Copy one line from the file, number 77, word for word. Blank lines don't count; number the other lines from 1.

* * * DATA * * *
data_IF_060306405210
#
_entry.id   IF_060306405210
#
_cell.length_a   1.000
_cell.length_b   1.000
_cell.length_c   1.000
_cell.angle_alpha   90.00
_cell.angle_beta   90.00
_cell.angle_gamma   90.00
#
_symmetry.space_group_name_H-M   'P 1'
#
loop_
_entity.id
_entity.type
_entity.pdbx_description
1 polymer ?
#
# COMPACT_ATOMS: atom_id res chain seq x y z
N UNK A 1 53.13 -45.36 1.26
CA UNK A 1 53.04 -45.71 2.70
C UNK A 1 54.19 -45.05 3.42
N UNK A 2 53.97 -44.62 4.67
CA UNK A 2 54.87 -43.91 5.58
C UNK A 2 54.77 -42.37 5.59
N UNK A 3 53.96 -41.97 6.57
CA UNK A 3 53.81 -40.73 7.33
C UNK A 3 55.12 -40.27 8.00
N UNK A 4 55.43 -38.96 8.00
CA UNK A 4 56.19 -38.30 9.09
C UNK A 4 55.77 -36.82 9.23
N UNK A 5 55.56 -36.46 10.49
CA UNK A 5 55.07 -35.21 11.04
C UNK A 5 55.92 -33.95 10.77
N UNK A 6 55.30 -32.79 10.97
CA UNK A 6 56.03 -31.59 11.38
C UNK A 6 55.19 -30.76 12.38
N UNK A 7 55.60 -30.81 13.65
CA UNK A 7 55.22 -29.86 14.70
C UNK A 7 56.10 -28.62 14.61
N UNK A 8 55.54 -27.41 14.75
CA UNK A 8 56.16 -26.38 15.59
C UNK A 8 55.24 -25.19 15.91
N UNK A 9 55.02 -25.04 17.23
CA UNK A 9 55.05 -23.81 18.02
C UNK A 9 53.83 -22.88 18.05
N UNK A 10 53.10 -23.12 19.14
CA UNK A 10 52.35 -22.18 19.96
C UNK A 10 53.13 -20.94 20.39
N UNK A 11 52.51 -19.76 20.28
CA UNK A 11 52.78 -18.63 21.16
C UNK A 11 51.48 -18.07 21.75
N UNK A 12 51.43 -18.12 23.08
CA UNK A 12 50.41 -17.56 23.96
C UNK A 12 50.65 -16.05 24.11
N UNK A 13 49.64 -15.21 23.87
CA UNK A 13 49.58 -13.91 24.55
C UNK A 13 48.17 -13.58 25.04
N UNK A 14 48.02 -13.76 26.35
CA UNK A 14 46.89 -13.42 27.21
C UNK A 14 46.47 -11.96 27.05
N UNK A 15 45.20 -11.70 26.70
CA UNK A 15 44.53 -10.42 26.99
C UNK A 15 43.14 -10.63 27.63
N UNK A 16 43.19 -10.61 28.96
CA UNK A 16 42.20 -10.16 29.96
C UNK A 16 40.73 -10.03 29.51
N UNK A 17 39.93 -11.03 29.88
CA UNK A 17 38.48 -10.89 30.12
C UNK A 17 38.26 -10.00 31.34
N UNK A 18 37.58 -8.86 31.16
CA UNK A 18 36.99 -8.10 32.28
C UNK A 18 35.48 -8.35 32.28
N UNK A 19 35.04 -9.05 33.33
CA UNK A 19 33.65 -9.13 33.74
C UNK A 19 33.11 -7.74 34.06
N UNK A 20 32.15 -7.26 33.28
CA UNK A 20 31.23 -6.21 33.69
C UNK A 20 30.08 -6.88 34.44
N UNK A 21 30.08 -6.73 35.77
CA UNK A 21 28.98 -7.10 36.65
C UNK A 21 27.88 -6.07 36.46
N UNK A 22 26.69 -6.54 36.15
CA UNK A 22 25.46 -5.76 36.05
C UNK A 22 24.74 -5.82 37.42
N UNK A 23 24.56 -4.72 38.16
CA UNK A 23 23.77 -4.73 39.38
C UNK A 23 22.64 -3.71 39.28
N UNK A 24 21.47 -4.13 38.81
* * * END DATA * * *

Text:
C UNK A 19 33.11 -7.74 34.06